"You're probably right, actually. There's nothing much wrong with it. It's the same as it always was. I'm the one who changed, like you said," I said. "Since you're still the same, or the same enough to have detected the change in me, then it will probably have no effect on you." Pleased with my logic, I nodded my head towards the sitting figure reflected in the glass. I could hear Malory take a deep breath through the phone, and I could imagine perfectly what her face looked like at the moment. I imagined her poised at her bedroom door, her hair in an unfurling bun, trying to sort through the things I was saying to her. I felt a little bad for a moment, wishing I could go back and join her in the pleasant world I'd apparently recently graduated from.

"How does the used bookstore affect you?" she asked, struggling to keep the impatience and frustration from dripping out from the cracks in between each individual word. It didn't work too well, because I could hear it color the spaces a deep magenta.

"I don't know how to explain it, Malory. Have you ever heard of fatal attraction?"

"I don't get it. Do you want to buy a lot of books?"

"That's not quite it."

"Uhh… are you in love with someone who works there? Is it that Italian guy? You could really do better, Pearl, I head he's--"

"No that's not quite it either."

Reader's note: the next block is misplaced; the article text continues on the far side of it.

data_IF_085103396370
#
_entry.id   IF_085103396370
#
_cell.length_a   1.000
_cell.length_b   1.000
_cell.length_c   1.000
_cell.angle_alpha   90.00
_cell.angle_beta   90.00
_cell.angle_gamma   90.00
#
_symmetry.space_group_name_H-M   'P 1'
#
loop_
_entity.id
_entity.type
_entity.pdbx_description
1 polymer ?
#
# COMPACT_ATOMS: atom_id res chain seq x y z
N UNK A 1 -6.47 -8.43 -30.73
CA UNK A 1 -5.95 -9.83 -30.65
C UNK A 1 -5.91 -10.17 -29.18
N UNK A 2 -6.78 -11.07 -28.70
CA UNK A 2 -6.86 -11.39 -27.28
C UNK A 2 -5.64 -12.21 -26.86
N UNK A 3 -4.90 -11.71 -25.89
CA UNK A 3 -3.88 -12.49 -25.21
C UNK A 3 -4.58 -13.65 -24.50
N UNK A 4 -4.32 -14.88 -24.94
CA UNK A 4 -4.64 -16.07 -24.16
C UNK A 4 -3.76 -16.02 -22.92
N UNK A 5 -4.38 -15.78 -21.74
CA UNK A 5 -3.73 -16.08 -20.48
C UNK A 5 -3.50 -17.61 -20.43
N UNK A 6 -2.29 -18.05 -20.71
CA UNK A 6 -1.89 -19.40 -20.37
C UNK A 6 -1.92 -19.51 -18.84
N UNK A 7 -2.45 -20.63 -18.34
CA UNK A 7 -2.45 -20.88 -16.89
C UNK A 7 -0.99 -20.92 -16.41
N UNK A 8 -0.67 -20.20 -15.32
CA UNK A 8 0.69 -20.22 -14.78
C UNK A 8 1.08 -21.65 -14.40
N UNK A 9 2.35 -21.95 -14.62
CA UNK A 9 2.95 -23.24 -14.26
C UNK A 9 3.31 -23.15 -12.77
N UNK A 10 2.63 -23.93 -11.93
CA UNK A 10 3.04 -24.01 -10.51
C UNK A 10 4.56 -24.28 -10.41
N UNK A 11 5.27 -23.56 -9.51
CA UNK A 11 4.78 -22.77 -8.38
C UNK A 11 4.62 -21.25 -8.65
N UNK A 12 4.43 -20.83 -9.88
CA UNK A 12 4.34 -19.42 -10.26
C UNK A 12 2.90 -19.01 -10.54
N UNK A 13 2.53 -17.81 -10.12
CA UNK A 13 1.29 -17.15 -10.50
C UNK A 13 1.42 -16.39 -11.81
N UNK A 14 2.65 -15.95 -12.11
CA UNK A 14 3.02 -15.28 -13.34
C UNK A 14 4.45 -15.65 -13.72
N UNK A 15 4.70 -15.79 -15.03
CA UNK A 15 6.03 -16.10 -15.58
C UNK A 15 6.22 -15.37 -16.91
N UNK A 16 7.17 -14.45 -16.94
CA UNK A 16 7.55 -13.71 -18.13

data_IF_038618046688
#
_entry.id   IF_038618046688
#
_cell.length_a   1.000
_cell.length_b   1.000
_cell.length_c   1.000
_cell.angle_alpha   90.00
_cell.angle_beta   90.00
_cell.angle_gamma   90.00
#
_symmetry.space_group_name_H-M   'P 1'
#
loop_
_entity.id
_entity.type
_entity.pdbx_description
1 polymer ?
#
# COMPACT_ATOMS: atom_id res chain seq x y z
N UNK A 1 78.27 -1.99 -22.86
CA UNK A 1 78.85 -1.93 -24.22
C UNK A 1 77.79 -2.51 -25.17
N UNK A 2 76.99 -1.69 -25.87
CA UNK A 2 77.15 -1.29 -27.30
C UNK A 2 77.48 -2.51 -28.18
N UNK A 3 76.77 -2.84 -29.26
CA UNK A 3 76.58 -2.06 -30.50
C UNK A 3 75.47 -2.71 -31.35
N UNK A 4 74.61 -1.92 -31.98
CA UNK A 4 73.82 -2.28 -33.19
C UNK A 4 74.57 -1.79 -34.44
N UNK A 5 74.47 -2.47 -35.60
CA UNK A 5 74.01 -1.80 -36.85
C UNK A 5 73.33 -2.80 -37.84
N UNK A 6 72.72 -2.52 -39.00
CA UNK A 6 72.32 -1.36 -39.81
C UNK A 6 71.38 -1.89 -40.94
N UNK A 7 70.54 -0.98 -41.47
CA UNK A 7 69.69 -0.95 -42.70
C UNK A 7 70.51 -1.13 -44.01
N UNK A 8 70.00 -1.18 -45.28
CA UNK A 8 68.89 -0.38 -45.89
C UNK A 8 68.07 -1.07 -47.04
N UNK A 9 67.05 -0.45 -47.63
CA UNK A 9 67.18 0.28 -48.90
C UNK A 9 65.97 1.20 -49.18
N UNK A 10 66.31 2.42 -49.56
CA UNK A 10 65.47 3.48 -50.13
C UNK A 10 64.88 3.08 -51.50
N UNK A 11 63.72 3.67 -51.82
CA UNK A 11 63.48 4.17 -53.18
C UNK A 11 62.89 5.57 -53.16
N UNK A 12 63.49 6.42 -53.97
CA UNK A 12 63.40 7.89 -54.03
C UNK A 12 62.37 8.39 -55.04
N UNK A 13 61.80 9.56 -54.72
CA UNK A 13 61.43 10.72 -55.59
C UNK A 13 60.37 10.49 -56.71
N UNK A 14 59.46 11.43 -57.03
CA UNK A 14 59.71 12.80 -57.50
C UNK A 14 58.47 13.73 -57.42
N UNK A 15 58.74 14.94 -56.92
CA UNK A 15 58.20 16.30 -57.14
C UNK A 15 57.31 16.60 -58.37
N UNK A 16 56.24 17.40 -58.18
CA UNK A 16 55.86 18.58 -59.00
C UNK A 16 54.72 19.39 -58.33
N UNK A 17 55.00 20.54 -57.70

"I don't get it. Please try to explain it. I'm really worried about you."

It was my turn to sigh into the space separating us. This was one of those things I knew perfectly well in my mind but could really not translate it into words and noises.

"Once I step in, it will be a life changing experience. A whirl of wind. A trial and and a quest. A new foothold. And I have no clue what to wear."

"What are you saying."

"Basically…" I puffed out some air from my lungs. I imagined it whooshing forth and around to meet the spots on the wall. "I really really really need to work there."

I couldn't even hear her breathe.

"Excuse me?" came her voice.

"I need to get a job there, Malory."

"You've been sitting around at home for a week because you want a job at the used bookstore?"

She doesn't understand, but it's to be expected: people who live in two different worlds usually run into some comprehension problems.

"I guess if you were to translate it into such, um, simple vocabulary, yes."

"You don't even like books that much!"

"That's true, I didn't at all."

"You don't even like English class! You got As in math!"

"That is also true."

"What the HELL, Pearl."

"You don't understand. When I see it I just have this feeling like I'm going to spend at least the next five years at the peeling cream counter ringing up worn tomes."

"Is this a joke? Because this is pretty f***ed up."

"Anyway what should I wear? You're right that it's been a while. I think I'm probably ready."

"What the hell, Pearl. Just wear a skirt and that shirt that you have with the buttons."

"The yellow one or the brown one?"

"The brown one."

"Alright."

"I have to go to Jim's. I guess I'll call you later."

"Bye, Malo-ry."

I could hear her mutter "what the hell" one last time as she drew the phone away from her mouth in order to press the end call button.

Thank goodness, I thought. It's all been sorted out.